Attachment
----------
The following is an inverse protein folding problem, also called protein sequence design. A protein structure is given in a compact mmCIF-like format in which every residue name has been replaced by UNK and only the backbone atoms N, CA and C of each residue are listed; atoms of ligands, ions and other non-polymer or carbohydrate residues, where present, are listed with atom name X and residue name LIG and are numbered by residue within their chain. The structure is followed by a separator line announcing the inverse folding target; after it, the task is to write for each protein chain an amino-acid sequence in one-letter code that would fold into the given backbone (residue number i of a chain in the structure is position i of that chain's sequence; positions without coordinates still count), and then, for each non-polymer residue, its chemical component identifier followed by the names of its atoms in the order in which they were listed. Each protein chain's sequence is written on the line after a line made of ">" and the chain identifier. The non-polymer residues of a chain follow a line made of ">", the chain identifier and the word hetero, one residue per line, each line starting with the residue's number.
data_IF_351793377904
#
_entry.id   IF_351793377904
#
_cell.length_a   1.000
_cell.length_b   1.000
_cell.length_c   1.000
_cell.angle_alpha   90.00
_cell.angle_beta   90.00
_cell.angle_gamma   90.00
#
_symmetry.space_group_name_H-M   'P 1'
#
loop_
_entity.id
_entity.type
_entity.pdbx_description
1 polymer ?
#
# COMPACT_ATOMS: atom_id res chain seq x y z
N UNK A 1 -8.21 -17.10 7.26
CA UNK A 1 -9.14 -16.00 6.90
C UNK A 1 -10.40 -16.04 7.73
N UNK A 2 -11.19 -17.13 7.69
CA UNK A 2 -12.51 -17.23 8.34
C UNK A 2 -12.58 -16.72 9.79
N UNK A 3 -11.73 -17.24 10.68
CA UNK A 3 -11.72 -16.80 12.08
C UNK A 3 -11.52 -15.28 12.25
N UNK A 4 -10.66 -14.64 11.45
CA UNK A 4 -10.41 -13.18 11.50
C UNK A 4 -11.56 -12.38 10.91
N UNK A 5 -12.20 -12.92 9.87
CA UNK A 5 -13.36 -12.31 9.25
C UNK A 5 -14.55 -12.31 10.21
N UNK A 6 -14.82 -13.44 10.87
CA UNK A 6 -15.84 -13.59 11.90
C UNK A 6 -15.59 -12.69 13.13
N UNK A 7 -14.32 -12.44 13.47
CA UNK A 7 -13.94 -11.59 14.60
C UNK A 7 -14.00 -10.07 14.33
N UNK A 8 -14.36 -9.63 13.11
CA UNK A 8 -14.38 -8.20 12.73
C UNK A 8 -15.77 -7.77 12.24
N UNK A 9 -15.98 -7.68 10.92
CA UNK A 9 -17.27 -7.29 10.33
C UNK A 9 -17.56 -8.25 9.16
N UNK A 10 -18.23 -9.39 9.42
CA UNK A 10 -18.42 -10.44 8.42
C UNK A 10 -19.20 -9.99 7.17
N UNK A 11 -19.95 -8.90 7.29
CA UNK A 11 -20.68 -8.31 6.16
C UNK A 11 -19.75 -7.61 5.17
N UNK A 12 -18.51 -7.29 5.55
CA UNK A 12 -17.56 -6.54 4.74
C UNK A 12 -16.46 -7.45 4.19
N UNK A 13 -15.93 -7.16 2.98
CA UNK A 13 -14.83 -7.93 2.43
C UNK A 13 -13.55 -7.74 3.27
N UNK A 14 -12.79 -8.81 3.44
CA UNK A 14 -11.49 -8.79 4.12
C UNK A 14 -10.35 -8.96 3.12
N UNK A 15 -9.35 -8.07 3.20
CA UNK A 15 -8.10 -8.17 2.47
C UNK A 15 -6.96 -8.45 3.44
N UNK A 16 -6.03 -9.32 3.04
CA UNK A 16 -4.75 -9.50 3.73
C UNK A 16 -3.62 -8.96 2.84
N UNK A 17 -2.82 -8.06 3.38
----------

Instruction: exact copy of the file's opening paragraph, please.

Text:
The following is an inverse protein folding problem, also called protein sequence design. A protein structure is given in a compact mmCIF-like format in which every residue name has been replaced by UNK and only the backbone atoms N, CA and C of each residue are listed; atoms of ligands, ions and other non-polymer or carbohydrate residues, where present, are listed with atom name X and residue name LIG and are numbered by residue within their chain. The structure is followed by a separator line announcing the inverse folding target; after it, the task is to write for each protein chain an amino-acid sequence in one-letter code that would fold into the given backbone (residue number i of a chain in the structure is position i of that chain's sequence; positions without coordinates still count), and then, for each non-polymer residue, its chemical component identifier followed by the names of its atoms in the order in which they were listed. Each protein chain's sequence is written on the line after a line made of ">" and the chain identifier. The non-polymer residues of a chain follow a line made of ">", the chain identifier and the word hetero, one residue per line, each line starting with the residue's number.